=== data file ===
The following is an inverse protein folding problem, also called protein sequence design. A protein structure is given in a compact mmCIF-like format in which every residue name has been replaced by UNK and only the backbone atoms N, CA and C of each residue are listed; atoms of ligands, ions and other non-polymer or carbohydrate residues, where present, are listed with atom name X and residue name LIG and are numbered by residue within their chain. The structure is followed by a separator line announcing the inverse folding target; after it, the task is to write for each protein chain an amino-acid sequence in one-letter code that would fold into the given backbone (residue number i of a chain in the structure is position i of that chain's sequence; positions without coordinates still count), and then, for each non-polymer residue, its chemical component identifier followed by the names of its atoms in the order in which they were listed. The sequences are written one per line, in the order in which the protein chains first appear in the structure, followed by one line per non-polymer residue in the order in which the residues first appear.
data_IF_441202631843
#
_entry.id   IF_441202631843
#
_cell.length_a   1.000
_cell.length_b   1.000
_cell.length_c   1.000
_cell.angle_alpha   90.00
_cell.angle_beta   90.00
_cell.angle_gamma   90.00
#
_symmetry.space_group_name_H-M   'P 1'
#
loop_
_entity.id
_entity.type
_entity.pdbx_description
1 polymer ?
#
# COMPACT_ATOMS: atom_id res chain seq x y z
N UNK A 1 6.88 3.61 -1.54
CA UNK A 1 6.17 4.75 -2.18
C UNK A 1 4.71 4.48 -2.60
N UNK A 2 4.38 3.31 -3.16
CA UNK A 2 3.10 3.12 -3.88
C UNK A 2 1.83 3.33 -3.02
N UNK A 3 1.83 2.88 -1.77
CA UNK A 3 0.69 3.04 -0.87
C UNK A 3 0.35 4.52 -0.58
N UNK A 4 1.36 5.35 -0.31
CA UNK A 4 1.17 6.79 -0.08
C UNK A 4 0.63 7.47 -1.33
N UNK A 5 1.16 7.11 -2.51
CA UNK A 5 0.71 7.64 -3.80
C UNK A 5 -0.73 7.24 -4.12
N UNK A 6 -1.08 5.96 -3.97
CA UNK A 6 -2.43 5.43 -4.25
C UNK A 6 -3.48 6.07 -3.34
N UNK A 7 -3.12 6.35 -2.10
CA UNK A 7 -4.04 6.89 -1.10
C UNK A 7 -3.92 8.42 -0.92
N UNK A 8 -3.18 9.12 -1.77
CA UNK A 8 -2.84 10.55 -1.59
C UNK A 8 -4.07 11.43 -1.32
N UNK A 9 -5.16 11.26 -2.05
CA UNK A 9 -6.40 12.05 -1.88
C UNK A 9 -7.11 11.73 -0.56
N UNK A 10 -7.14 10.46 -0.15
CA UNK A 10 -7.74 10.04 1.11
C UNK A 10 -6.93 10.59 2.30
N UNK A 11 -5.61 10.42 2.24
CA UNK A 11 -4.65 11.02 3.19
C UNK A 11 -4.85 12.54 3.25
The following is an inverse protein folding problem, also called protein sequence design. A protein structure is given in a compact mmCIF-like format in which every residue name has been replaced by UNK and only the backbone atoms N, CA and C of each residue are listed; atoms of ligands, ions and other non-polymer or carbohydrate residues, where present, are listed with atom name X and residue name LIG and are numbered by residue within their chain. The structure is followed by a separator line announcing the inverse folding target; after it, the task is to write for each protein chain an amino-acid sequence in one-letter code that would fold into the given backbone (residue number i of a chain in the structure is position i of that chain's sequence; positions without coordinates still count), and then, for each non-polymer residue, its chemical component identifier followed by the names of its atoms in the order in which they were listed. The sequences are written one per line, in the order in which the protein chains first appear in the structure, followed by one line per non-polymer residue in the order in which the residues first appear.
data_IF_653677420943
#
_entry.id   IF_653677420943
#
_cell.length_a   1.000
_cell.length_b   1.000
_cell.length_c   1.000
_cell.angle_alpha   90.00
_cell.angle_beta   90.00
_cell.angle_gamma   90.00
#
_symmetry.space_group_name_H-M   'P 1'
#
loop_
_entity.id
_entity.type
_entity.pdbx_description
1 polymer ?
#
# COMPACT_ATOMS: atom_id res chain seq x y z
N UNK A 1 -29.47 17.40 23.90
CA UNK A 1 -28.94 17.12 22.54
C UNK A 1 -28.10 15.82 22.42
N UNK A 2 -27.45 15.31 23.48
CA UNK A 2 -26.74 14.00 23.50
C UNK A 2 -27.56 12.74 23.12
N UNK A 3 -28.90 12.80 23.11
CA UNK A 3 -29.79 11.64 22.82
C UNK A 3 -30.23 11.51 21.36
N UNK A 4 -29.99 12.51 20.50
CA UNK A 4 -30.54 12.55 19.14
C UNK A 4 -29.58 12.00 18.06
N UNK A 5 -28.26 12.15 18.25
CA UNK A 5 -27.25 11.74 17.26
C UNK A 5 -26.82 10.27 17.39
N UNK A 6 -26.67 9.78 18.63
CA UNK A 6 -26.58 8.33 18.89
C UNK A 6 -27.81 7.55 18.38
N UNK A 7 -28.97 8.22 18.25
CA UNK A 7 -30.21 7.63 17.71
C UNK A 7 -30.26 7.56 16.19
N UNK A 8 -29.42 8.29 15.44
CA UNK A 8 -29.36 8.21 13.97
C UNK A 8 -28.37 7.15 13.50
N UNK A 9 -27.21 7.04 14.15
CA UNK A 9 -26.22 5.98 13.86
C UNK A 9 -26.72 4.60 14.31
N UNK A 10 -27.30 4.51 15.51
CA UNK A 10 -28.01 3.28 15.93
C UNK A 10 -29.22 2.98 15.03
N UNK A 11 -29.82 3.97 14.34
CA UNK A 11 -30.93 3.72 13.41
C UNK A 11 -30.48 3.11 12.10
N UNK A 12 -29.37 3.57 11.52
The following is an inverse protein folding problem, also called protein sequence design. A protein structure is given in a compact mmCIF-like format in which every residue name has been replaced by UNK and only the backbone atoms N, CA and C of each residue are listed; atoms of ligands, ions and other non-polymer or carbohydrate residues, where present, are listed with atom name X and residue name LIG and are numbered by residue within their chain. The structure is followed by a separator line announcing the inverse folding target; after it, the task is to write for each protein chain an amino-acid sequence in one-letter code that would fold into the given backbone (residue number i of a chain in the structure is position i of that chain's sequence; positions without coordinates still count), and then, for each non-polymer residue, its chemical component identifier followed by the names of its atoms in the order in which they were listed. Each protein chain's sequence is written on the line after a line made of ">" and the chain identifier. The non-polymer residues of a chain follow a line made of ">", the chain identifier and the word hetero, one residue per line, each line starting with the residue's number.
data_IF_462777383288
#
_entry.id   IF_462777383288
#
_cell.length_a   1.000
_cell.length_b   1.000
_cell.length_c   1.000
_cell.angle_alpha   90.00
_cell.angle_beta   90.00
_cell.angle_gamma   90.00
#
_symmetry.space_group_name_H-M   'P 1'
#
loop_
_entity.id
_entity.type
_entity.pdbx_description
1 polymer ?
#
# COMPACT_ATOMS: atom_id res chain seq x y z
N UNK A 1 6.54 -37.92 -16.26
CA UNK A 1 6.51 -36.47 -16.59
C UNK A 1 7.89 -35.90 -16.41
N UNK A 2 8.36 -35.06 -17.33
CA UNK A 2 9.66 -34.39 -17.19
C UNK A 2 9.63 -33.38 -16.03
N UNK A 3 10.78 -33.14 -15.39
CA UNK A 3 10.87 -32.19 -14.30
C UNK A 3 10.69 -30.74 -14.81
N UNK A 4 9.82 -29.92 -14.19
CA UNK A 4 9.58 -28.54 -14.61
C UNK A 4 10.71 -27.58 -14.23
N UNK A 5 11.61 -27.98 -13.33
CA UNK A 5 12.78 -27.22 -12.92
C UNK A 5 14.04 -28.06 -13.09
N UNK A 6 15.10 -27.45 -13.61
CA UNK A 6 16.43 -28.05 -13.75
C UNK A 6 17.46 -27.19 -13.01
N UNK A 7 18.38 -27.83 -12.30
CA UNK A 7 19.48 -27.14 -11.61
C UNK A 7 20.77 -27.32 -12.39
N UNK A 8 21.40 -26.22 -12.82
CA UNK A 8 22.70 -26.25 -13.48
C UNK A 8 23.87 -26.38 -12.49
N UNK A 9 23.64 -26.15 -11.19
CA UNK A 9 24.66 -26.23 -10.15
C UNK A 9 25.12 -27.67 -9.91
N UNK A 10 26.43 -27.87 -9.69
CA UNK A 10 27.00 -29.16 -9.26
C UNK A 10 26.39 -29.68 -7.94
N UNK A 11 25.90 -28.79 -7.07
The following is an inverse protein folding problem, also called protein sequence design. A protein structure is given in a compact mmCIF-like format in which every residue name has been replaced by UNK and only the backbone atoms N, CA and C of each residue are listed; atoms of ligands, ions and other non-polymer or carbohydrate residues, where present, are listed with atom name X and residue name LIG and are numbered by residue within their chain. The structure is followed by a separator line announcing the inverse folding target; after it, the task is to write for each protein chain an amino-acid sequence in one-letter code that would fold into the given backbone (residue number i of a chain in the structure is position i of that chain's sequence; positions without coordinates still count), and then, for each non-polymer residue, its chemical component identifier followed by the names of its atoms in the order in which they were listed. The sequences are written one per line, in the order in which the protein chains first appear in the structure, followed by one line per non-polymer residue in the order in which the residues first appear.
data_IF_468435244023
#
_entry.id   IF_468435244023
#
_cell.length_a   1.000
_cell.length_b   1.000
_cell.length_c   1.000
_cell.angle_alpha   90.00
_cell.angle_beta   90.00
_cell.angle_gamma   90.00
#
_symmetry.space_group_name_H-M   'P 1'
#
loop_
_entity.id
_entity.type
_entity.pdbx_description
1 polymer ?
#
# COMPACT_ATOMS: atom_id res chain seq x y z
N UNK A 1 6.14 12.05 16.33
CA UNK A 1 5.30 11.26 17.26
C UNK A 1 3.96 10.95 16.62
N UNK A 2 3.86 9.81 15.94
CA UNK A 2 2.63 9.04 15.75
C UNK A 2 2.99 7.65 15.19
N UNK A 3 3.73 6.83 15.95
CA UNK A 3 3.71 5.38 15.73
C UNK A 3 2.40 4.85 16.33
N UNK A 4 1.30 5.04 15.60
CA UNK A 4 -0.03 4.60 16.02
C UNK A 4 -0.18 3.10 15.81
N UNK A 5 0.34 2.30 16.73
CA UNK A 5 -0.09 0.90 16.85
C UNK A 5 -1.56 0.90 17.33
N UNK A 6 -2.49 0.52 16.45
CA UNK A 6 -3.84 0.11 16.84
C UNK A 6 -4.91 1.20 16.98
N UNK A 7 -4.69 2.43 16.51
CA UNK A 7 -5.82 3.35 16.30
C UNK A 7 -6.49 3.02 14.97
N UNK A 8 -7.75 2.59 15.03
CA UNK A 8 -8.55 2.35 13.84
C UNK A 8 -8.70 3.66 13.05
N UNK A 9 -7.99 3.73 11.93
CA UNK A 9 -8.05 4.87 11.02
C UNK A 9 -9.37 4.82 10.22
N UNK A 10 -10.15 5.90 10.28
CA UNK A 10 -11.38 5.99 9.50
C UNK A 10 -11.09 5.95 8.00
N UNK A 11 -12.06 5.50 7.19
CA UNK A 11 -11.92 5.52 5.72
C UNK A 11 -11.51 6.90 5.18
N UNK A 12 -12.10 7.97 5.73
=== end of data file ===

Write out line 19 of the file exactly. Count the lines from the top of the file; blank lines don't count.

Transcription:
1 polymer ?